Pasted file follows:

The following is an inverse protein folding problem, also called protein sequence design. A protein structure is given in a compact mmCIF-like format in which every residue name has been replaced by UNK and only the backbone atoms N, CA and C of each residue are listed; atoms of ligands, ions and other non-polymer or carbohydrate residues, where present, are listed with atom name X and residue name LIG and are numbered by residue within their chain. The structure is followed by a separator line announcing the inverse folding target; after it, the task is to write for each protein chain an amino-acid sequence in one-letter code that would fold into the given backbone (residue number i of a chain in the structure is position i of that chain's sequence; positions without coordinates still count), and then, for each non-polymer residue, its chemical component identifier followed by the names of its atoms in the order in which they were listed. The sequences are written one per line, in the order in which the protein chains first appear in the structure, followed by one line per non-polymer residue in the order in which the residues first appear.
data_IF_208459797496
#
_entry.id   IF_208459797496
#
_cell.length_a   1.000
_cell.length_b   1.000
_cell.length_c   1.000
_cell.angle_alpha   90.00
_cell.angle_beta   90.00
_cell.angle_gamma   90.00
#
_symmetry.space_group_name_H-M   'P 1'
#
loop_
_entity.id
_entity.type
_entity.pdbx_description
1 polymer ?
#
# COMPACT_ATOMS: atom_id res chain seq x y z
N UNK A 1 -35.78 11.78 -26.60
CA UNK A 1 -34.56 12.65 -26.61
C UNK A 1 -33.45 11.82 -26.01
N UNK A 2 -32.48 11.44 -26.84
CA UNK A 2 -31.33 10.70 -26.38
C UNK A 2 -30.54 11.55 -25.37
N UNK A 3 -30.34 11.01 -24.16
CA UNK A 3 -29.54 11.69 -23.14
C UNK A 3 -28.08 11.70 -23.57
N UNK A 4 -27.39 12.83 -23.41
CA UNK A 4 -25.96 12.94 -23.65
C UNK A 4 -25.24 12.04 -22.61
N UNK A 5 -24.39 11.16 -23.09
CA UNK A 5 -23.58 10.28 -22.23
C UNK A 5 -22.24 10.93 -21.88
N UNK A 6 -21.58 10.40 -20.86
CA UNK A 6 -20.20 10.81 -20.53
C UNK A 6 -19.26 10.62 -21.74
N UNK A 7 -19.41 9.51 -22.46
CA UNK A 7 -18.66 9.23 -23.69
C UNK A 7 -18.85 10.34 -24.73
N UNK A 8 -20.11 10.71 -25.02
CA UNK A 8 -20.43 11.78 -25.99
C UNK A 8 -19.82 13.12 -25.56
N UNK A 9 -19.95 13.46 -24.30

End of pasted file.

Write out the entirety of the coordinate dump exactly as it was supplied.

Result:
The following is an inverse protein folding problem, also called protein sequence design. A protein structure is given in a compact mmCIF-like format in which every residue name has been replaced by UNK and only the backbone atoms N, CA and C of each residue are listed; atoms of ligands, ions and other non-polymer or carbohydrate residues, where present, are listed with atom name X and residue name LIG and are numbered by residue within their chain. The structure is followed by a separator line announcing the inverse folding target; after it, the task is to write for each protein chain an amino-acid sequence in one-letter code that would fold into the given backbone (residue number i of a chain in the structure is position i of that chain's sequence; positions without coordinates still count), and then, for each non-polymer residue, its chemical component identifier followed by the names of its atoms in the order in which they were listed. The sequences are written one per line, in the order in which the protein chains first appear in the structure, followed by one line per non-polymer residue in the order in which the residues first appear.
data_IF_208459797496
#
_entry.id   IF_208459797496
#
_cell.length_a   1.000
_cell.length_b   1.000
_cell.length_c   1.000
_cell.angle_alpha   90.00
_cell.angle_beta   90.00
_cell.angle_gamma   90.00
#
_symmetry.space_group_name_H-M   'P 1'
#
loop_
_entity.id
_entity.type
_entity.pdbx_description
1 polymer ?
#
# COMPACT_ATOMS: atom_id res chain seq x y z
N UNK A 1 -35.78 11.78 -26.60
CA UNK A 1 -34.56 12.65 -26.61
C UNK A 1 -33.45 11.82 -26.01
N UNK A 2 -32.48 11.44 -26.84
CA UNK A 2 -31.33 10.70 -26.38
C UNK A 2 -30.54 11.55 -25.37
N UNK A 3 -30.34 11.01 -24.16
CA UNK A 3 -29.54 11.69 -23.14
C UNK A 3 -28.08 11.70 -23.57
N UNK A 4 -27.39 12.83 -23.41
CA UNK A 4 -25.96 12.94 -23.65
C UNK A 4 -25.24 12.04 -22.61
N UNK A 5 -24.39 11.16 -23.09
CA UNK A 5 -23.58 10.28 -22.23
C UNK A 5 -22.24 10.93 -21.88
N UNK A 6 -21.58 10.40 -20.86
CA UNK A 6 -20.20 10.81 -20.53
C UNK A 6 -19.26 10.62 -21.74
N UNK A 7 -19.41 9.51 -22.46
CA UNK A 7 -18.66 9.23 -23.69
C UNK A 7 -18.85 10.34 -24.73
N UNK A 8 -20.11 10.71 -25.02
CA UNK A 8 -20.43 11.78 -25.99
C UNK A 8 -19.82 13.12 -25.56
N UNK A 9 -19.95 13.46 -24.30